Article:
The historical and archaeological site of Bolgar was included in the World Cultural Heritage list by UNESCO in 2014 for its evidence as an official acceptance of Islam by the Volga Bulgaria. A Memorial Sign was set up to mark this remarkable event. Inside the building a Quran Museum was installed to present the Holy Books of Muslims in various forms. In the solemn upper hall of the Memorial Sign, lies the central exhibit of the museum: the largest printed Quran in the world. To match this precious treasure, Relicase designed and produced a unique showcase in the shape of a crystal tent.
The site in Bolgar lies at the shore of Volga River, south of the capital of Tatarstan, Kazan. It contains evidence of the medieval city of Bolgar, an early settlement of the civilization of Volga-Bulgaria, which existed between the 7th and 15th century AD. It was the first capital of the Golden Horde in the 13th century. Bolgar represents the historical cultural exchanges and transformations of Eurasia over several centuries that played a pivotal role in the formation of civilizations, customs and cultural traditions. The property provides remarkable evidence of the historic continuity and cultural diversity of its people. It is a symbolic reminder of the acceptance of Islam by the Volga-Bulgaria in AD 922 and remains a sacred destination for Tatar Muslim pilgrims. In good weather, the helmet-shaped dome of the Memorial Sign glitters in the sunshine, attracting distant pilgrims and common folks alike.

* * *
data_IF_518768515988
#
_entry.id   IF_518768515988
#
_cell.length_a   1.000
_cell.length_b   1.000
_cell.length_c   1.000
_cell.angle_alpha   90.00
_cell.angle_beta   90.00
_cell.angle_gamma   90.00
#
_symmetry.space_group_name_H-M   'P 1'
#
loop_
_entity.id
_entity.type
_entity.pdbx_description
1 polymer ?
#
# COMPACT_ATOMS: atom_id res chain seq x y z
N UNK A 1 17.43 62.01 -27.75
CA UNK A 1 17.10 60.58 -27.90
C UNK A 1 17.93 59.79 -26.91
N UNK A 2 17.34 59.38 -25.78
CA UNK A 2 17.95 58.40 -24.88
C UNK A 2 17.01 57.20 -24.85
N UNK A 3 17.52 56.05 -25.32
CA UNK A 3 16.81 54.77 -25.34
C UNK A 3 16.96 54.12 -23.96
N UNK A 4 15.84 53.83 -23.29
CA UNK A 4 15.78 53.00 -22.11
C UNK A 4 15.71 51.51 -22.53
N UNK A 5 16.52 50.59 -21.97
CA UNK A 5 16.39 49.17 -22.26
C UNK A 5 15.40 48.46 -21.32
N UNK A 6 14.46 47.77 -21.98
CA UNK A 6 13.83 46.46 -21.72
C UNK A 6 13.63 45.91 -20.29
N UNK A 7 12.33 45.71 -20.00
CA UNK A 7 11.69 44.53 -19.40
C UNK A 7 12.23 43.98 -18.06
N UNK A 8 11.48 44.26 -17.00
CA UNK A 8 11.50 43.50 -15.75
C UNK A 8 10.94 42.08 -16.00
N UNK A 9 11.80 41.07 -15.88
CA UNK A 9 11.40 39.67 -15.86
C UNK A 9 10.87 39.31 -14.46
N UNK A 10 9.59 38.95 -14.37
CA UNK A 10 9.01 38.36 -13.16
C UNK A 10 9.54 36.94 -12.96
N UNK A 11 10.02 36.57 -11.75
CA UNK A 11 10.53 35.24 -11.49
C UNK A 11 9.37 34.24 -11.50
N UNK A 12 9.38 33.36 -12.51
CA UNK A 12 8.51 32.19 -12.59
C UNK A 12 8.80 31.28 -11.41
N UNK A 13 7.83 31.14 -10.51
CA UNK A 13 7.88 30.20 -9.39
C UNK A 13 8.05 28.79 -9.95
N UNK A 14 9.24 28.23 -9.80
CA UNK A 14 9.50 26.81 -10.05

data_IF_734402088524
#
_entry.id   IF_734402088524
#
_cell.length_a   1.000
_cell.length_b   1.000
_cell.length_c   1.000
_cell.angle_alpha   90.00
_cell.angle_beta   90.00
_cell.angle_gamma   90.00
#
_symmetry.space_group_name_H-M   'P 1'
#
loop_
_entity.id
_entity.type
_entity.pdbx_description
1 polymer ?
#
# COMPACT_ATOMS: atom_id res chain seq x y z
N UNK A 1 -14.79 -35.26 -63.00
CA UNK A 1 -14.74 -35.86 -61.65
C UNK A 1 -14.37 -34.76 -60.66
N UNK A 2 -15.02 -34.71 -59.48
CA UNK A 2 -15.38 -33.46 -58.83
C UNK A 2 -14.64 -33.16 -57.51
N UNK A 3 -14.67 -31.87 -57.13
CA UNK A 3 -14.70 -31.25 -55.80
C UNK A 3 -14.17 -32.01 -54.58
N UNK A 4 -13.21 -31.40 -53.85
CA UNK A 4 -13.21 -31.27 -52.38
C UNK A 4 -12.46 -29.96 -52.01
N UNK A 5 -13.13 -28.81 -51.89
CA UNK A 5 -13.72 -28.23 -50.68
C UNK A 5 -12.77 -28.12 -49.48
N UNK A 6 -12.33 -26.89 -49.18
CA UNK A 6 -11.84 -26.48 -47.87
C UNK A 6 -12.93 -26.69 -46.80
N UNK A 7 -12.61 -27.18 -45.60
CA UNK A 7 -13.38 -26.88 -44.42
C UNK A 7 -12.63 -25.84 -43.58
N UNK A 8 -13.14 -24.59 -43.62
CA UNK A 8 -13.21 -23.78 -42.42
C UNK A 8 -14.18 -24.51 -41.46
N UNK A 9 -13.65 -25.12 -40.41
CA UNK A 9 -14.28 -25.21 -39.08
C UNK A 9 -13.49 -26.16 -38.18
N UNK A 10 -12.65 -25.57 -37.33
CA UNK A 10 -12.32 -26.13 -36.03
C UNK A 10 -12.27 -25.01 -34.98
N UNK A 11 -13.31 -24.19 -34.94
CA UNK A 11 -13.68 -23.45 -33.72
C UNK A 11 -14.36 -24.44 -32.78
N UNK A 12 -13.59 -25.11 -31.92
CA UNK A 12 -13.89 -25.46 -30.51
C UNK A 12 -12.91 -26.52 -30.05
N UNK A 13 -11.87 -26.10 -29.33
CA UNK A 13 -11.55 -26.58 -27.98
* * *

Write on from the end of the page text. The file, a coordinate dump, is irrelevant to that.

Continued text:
The showcase which was installed in March, 2018, was built on an octagram-shaped base. The base was painted in white, the most adored color in Islamic culture, to suggest a sense of purity and serenity. So were metal beams at the top. Showcase walls were mounted without pillars. The whole building was solely supported by glass walls, which fully demonstrated our precise design and superb construction skills. Consisting mostly of glass, the overall image of the showcase resembles a giant crystal tent, perfectly echoes with the helmet shaped dome of the museum.
Transparency of the solely glass structure gives the exhibit a perfect view, while the angles of glass sheets fit into the form of diamond cuttings, reflecting light beams from the lateral directions. The showcase appears to glow from a distance, fading into the background when viewers approach the exhibit. That is how an ideal showcase is made.